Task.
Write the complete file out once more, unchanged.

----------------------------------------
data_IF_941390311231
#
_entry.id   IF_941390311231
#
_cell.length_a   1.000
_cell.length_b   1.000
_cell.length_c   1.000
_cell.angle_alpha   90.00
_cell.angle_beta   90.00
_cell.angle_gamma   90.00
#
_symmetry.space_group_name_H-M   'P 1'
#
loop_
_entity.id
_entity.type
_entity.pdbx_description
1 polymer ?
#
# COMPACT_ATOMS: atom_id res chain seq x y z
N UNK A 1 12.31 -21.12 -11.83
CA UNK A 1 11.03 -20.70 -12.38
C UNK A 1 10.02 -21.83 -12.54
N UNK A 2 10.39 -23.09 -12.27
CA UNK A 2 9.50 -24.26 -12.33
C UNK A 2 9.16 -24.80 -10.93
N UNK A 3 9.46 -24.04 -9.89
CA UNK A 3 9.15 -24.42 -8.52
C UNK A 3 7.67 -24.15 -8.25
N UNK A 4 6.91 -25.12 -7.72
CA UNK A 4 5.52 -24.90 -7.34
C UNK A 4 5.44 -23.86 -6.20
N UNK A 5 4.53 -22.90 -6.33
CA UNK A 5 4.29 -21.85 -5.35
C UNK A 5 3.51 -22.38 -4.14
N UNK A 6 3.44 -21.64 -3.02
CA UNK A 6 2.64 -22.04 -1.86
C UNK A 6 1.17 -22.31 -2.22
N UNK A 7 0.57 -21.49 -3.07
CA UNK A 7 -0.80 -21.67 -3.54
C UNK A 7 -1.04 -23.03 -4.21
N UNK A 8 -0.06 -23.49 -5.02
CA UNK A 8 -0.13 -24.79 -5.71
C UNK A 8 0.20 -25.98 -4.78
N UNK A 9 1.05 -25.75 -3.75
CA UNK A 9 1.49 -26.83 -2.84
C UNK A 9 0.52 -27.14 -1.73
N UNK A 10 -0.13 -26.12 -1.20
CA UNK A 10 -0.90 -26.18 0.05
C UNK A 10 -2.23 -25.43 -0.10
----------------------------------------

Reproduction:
data_IF_941390311231
#
_entry.id   IF_941390311231
#
_cell.length_a   1.000
_cell.length_b   1.000
_cell.length_c   1.000
_cell.angle_alpha   90.00
_cell.angle_beta   90.00
_cell.angle_gamma   90.00
#
_symmetry.space_group_name_H-M   'P 1'
#
loop_
_entity.id
_entity.type
_entity.pdbx_description
1 polymer ?
#
# COMPACT_ATOMS: atom_id res chain seq x y z
N UNK A 1 12.31 -21.12 -11.83
CA UNK A 1 11.03 -20.70 -12.38
C UNK A 1 10.02 -21.83 -12.54
N UNK A 2 10.39 -23.09 -12.27
CA UNK A 2 9.50 -24.26 -12.33
C UNK A 2 9.16 -24.80 -10.93
N UNK A 3 9.46 -24.04 -9.89
CA UNK A 3 9.15 -24.42 -8.52
C UNK A 3 7.67 -24.15 -8.25
N UNK A 4 6.91 -25.12 -7.72
CA UNK A 4 5.52 -24.90 -7.34
C UNK A 4 5.44 -23.86 -6.20
N UNK A 5 4.53 -22.90 -6.33
CA UNK A 5 4.29 -21.85 -5.35
C UNK A 5 3.51 -22.38 -4.14
N UNK A 6 3.44 -21.64 -3.02
CA UNK A 6 2.64 -22.04 -1.86
C UNK A 6 1.17 -22.31 -2.22
N UNK A 7 0.57 -21.49 -3.07
CA UNK A 7 -0.80 -21.67 -3.54
C UNK A 7 -1.04 -23.03 -4.21
N UNK A 8 -0.06 -23.49 -5.02
CA UNK A 8 -0.13 -24.79 -5.71
C UNK A 8 0.20 -25.98 -4.78
N UNK A 9 1.05 -25.75 -3.75
CA UNK A 9 1.49 -26.83 -2.84
C UNK A 9 0.52 -27.14 -1.73
N UNK A 10 -0.13 -26.12 -1.20
CA UNK A 10 -0.90 -26.18 0.05
C UNK A 10 -2.23 -25.43 -0.10